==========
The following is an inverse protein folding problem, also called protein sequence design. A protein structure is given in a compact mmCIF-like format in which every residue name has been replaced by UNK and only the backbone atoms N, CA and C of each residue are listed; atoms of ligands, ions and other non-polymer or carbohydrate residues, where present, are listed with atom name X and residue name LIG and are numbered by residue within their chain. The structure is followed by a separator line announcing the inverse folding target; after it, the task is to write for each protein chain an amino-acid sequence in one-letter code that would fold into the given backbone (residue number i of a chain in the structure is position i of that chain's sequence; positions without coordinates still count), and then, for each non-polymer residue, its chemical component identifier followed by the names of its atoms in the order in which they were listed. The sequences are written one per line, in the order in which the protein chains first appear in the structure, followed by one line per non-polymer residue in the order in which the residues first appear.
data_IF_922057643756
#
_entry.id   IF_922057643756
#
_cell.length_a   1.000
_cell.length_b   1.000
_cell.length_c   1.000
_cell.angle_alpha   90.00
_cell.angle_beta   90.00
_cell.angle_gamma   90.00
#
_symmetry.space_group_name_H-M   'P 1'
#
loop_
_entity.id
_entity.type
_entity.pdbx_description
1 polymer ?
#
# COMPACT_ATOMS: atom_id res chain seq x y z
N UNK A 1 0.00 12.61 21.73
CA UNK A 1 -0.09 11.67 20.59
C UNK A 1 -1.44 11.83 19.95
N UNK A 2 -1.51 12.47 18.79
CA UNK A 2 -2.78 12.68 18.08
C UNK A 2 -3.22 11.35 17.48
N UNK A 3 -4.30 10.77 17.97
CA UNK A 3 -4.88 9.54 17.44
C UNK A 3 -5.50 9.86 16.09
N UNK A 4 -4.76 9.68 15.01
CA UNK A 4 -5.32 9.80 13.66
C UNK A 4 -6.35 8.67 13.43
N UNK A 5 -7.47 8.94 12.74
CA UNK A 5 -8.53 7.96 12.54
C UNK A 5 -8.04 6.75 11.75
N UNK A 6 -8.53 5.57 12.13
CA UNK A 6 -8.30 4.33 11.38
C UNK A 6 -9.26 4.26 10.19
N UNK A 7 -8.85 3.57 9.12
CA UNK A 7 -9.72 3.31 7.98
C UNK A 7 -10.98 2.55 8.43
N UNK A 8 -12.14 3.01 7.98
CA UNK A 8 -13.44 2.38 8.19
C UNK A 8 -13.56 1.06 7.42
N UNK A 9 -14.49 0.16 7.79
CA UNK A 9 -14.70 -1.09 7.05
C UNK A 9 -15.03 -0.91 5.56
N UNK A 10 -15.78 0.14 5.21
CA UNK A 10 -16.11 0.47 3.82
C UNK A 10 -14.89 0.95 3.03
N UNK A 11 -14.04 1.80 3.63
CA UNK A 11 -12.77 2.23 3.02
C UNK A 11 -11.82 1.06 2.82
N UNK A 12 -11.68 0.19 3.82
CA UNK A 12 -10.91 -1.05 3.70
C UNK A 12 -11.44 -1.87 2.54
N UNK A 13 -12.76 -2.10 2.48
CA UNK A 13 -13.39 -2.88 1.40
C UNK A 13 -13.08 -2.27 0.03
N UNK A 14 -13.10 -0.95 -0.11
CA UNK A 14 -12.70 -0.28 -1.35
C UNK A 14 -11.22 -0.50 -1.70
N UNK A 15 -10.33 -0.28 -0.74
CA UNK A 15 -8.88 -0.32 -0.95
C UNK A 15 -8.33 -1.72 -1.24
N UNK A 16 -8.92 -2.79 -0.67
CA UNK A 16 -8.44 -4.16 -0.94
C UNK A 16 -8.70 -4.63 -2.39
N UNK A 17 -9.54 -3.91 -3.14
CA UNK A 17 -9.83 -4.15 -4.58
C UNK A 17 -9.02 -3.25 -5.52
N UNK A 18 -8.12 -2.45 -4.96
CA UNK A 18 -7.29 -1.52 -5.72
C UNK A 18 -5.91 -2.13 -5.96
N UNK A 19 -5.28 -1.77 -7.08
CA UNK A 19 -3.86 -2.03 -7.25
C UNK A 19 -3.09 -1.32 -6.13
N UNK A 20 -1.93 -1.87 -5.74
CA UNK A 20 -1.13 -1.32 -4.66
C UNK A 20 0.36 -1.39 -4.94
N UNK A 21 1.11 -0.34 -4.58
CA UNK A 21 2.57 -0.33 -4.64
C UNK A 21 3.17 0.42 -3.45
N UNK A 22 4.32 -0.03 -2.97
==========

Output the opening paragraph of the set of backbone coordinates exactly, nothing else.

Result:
The following is an inverse protein folding problem, also called protein sequence design. A protein structure is given in a compact mmCIF-like format in which every residue name has been replaced by UNK and only the backbone atoms N, CA and C of each residue are listed; atoms of ligands, ions and other non-polymer or carbohydrate residues, where present, are listed with atom name X and residue name LIG and are numbered by residue within their chain. The structure is followed by a separator line announcing the inverse folding target; after it, the task is to write for each protein chain an amino-acid sequence in one-letter code that would fold into the given backbone (residue number i of a chain in the structure is position i of that chain's sequence; positions without coordinates still count), and then, for each non-polymer residue, its chemical component identifier followed by the names of its atoms in the order in which they were listed. The sequences are written one per line, in the order in which the protein chains first appear in the structure, followed by one line per non-polymer residue in the order in which the residues first appear.